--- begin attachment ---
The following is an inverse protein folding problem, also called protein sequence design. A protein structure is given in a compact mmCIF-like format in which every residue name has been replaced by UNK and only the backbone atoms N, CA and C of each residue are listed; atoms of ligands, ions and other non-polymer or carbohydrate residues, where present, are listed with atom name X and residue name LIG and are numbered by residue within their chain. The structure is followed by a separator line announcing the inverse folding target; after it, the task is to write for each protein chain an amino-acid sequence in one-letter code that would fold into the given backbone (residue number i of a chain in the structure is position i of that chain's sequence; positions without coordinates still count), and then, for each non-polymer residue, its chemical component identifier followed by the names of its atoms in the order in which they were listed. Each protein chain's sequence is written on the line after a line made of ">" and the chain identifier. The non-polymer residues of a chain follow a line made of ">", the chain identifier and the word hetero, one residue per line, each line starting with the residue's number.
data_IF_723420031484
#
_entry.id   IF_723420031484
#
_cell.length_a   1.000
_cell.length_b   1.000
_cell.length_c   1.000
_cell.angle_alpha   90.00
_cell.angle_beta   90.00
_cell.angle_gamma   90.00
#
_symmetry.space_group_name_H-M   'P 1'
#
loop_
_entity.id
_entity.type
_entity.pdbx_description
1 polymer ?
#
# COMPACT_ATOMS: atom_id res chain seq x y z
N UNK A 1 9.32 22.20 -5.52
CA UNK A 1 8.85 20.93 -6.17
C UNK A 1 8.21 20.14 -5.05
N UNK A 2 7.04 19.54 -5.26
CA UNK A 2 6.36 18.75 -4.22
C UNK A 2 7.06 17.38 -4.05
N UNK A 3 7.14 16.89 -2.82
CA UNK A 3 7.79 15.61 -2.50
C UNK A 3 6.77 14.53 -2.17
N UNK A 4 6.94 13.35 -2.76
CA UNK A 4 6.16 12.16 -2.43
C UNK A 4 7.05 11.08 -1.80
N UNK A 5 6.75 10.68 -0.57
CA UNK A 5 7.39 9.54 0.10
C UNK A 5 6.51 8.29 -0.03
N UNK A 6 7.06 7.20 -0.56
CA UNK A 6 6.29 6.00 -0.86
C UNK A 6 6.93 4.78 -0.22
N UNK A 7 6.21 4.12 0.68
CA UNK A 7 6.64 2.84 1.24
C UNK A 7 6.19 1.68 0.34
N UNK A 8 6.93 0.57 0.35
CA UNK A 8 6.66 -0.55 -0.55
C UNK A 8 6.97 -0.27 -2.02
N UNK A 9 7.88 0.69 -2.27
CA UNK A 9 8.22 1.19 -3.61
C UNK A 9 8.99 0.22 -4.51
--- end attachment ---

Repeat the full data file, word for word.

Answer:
The following is an inverse protein folding problem, also called protein sequence design. A protein structure is given in a compact mmCIF-like format in which every residue name has been replaced by UNK and only the backbone atoms N, CA and C of each residue are listed; atoms of ligands, ions and other non-polymer or carbohydrate residues, where present, are listed with atom name X and residue name LIG and are numbered by residue within their chain. The structure is followed by a separator line announcing the inverse folding target; after it, the task is to write for each protein chain an amino-acid sequence in one-letter code that would fold into the given backbone (residue number i of a chain in the structure is position i of that chain's sequence; positions without coordinates still count), and then, for each non-polymer residue, its chemical component identifier followed by the names of its atoms in the order in which they were listed. Each protein chain's sequence is written on the line after a line made of ">" and the chain identifier. The non-polymer residues of a chain follow a line made of ">", the chain identifier and the word hetero, one residue per line, each line starting with the residue's number.
data_IF_723420031484
#
_entry.id   IF_723420031484
#
_cell.length_a   1.000
_cell.length_b   1.000
_cell.length_c   1.000
_cell.angle_alpha   90.00
_cell.angle_beta   90.00
_cell.angle_gamma   90.00
#
_symmetry.space_group_name_H-M   'P 1'
#
loop_
_entity.id
_entity.type
_entity.pdbx_description
1 polymer ?
#
# COMPACT_ATOMS: atom_id res chain seq x y z
N UNK A 1 9.32 22.20 -5.52
CA UNK A 1 8.85 20.93 -6.17
C UNK A 1 8.21 20.14 -5.05
N UNK A 2 7.04 19.54 -5.26
CA UNK A 2 6.36 18.75 -4.22
C UNK A 2 7.06 17.38 -4.05
N UNK A 3 7.14 16.89 -2.82
CA UNK A 3 7.79 15.61 -2.50
C UNK A 3 6.77 14.53 -2.17
N UNK A 4 6.94 13.35 -2.76
CA UNK A 4 6.16 12.16 -2.43
C UNK A 4 7.05 11.08 -1.80
N UNK A 5 6.75 10.68 -0.57
CA UNK A 5 7.39 9.54 0.10
C UNK A 5 6.51 8.29 -0.03
N UNK A 6 7.06 7.20 -0.56
CA UNK A 6 6.29 6.00 -0.86
C UNK A 6 6.93 4.78 -0.22
N UNK A 7 6.21 4.12 0.68
CA UNK A 7 6.64 2.84 1.24
C UNK A 7 6.19 1.68 0.34
N UNK A 8 6.93 0.57 0.35
CA UNK A 8 6.66 -0.55 -0.55
C UNK A 8 6.97 -0.27 -2.02
N UNK A 9 7.88 0.69 -2.27
CA UNK A 9 8.22 1.19 -3.61
C UNK A 9 8.99 0.22 -4.51